UBS Asset Management is to set up a range of products in Hong Kong as part of its plan to participate in the mutual recognition of funds (MRF) scheme between Hong Kong and China, as it builds on its already significant mainland presence.

Ulrich Körner, the firm's Zurich based president, confirmed it was in the process of putting in place funds for MRF. UBS AM has no Hong Kong-authorised products, so this is the first stage in the process, he told AsianInvestor during a recent trip to Hong Kong, 

Applications will be submitted to Hong Kong’s Securities and Futures Commission in late April or early May, and approval is expected to take between four and six months. The firm would not say how many funds it was planning to submit nor any other details.

The firm’s China chairman, Ling Xinyuan, had initially told AsianInvestor late last year that it had no plans in respect of the MRF scheme. 

Körner said UBS AM saw great opportunities in China across all its businesses and intends to significantly increase top-line revenue in the country by 2020. “The bank’s senior executives agreed this is somewhere we should be,” he said, adding that investment banking and wealth management were both core to this strategy.

This comes after Kathryn Shih, the group’s recently appointed president for Asia Pacific, outlined in January how UBS would put a particular emphasis on asset management in China. UBS AM was this week ranked in the top three among foreign asset managers in respect of their mainland business in a new Z-Ben Advisors report, behind JP Morgan AM and BNP Paribas Investment Partners.

At the UBS Greater China Conference in January, chief executive Sergio Ermotti said the group planned to double its mainland headcount in the next five years. Körner said the strategy includes expansion of business service centres in key ciities and the launch of the UBS Business University with new campuses in Beijing and Shanghai. Overall the headcount will increase from 680 to 1,400 by 2020.

While Körner acknowledged that recruiting staff in China was never easy, he said UBS did not envisage too many problems recruiting another 700 staff. The talent pool has increased and many more people are being trained up, he said. And typically firms with joint ventures in China will rotate staff, giving mainland employees experience in Hong Kong and further afield.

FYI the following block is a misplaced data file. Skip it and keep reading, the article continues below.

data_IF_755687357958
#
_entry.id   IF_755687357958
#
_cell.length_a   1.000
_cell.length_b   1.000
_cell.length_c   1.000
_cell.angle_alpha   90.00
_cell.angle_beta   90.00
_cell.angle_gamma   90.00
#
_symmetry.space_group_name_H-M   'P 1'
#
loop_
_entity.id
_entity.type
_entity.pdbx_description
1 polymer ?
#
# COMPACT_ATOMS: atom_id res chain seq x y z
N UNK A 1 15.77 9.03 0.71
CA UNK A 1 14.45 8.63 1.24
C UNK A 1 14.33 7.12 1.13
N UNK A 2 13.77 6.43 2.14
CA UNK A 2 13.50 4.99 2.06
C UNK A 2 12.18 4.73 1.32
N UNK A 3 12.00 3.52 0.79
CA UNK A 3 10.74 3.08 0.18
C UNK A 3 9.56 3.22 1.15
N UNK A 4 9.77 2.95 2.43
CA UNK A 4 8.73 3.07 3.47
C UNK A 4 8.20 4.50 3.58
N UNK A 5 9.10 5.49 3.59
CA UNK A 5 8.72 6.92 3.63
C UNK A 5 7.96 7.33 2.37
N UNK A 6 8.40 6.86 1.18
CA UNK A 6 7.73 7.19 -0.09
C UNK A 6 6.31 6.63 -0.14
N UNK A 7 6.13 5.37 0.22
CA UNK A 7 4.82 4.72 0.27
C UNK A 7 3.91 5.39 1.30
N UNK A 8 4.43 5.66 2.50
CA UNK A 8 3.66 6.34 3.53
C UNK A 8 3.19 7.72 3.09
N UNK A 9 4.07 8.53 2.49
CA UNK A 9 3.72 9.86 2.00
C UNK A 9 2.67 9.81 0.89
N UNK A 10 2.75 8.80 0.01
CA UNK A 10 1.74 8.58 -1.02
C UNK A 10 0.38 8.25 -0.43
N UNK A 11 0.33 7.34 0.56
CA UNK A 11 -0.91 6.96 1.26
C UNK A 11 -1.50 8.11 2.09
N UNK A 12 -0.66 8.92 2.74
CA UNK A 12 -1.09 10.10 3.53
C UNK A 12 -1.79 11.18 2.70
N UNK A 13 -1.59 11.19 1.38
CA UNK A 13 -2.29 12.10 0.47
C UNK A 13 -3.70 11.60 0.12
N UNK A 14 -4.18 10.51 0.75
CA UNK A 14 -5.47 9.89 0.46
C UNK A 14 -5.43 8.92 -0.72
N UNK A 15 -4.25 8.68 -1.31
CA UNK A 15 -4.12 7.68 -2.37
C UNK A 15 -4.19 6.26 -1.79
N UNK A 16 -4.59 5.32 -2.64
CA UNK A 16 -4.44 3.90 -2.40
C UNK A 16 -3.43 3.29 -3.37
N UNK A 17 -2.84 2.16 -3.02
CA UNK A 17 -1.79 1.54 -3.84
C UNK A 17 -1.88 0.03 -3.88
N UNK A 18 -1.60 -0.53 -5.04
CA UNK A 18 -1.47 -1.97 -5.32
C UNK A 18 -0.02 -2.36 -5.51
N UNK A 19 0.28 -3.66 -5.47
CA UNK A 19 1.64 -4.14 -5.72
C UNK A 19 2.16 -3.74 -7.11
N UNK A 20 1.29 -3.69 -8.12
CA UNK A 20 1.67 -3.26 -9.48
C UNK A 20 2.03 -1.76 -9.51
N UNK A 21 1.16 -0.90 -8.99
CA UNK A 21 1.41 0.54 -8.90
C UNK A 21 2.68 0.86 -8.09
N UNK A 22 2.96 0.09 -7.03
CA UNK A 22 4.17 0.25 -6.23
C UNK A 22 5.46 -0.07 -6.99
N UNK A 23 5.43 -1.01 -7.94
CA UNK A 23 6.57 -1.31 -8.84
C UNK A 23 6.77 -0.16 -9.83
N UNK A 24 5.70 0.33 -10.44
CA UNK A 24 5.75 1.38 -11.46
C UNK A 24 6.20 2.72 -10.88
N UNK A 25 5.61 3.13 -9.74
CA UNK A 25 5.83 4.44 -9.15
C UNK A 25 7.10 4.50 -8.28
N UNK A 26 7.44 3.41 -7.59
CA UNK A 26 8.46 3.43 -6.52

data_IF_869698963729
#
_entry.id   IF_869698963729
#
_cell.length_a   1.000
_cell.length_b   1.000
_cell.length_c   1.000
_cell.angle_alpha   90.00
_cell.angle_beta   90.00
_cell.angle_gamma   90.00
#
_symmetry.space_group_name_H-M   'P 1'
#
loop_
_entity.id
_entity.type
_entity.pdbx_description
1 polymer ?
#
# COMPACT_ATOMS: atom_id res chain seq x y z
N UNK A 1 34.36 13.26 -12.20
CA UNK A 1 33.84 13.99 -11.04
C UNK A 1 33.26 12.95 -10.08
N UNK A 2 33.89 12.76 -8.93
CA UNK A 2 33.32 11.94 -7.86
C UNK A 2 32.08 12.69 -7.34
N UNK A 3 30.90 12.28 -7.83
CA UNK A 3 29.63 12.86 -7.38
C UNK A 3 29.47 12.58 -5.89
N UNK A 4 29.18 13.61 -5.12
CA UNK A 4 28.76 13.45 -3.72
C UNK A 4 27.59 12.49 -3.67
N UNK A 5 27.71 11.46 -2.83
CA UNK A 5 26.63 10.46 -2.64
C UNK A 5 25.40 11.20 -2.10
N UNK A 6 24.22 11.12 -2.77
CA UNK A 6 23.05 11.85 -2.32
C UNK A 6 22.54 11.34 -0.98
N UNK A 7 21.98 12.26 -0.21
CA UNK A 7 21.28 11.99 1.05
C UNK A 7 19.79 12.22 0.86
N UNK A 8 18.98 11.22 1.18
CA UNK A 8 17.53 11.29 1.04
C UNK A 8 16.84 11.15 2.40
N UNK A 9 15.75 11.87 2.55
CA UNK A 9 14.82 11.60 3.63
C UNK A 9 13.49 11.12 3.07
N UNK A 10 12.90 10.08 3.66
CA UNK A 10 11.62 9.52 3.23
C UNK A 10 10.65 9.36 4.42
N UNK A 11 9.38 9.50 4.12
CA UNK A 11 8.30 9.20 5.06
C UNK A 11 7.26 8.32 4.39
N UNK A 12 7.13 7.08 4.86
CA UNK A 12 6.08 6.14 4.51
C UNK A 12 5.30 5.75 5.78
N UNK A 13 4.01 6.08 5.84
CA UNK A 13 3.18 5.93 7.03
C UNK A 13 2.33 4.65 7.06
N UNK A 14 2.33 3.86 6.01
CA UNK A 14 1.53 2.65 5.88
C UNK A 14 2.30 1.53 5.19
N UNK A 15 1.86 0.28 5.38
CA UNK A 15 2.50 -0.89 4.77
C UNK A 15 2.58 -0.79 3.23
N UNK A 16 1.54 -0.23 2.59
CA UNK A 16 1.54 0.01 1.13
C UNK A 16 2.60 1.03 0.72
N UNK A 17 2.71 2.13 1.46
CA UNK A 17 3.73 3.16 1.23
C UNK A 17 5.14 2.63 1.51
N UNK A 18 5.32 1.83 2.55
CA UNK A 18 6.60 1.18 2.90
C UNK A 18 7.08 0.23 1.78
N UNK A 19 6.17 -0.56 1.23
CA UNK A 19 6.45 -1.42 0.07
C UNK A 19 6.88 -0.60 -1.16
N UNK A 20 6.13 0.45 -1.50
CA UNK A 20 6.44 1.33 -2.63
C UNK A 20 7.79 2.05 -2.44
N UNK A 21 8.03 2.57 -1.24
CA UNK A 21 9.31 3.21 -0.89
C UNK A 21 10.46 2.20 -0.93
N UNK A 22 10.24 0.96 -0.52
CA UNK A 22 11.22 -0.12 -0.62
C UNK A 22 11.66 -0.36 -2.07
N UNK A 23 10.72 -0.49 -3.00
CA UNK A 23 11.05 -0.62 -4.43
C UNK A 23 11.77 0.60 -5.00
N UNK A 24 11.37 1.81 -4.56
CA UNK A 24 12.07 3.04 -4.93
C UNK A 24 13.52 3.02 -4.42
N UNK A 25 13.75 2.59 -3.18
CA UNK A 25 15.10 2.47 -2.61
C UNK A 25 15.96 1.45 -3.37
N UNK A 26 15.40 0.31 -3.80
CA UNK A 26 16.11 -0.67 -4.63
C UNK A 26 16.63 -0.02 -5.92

UBS has a number of business ventures in China, including its two wholly foreign-owned entities targeting onshore advisory business, and its mainland joint venture UBS SDIC. The latter entity has a Shenzhen qualified domestic investment enterprise (QDIE) licence, which enables it to raise money from local high-net-worth clients.

UBS SDIC is also investigating the potential of online distribution and is investing heavily in financial technology research and development, said Körner, though he would not divulge how much is being committed to this. 

“We see asset managers paying a lot of attention to investing in technology and data management,” said Rene Buehlman, Asia Pacific head of asset management. “Nobody knows how it will evolve. The best you can do is try to be on top of developments.”

Indeed, asset management executives agreed at FundForum Asia in Hong Kong this week on the importance of digital distribution in China.  

Meanwhile, the newly liberalised China interbank bond market has UBS AM particularly excited. “That is why we are so keen to manage assets onshore,” said Buehlmann. Institutional investors can now trade cash bonds and fixed income derivatives and engage in bond repo and lending.

UBS AM also sees major opportunities in the alternatives space, where it has $120 billion of AUM, including $65 billion in property and $35 billion in funds of hedge funds. It also manages $6 billion in single-strategy hedge funds and $15 billion in private equity and infrastructure projects.

Allocations by pension and sovereign wealth funds will spur sharp growth in the alternative funds space in the next five years, attracted by such assets’ unconstrained nature and potentially better risk-adjusted returns, said Buehlmann. 

However, he sounded a a note of caution: “The challenge is to be careful where you allocate; there’s now a lot of money chasing a limited capacity. With yield compression in infrastructure and private equity, it is potentially a race to the bottom.” 

Globally, UBS AM has $650 billion in AUM, 23% of which is sourced from Asia Pacific. Its client profile globally is 70% institutional, 10-15% third party wholesale, with the remainder in its wealth management business.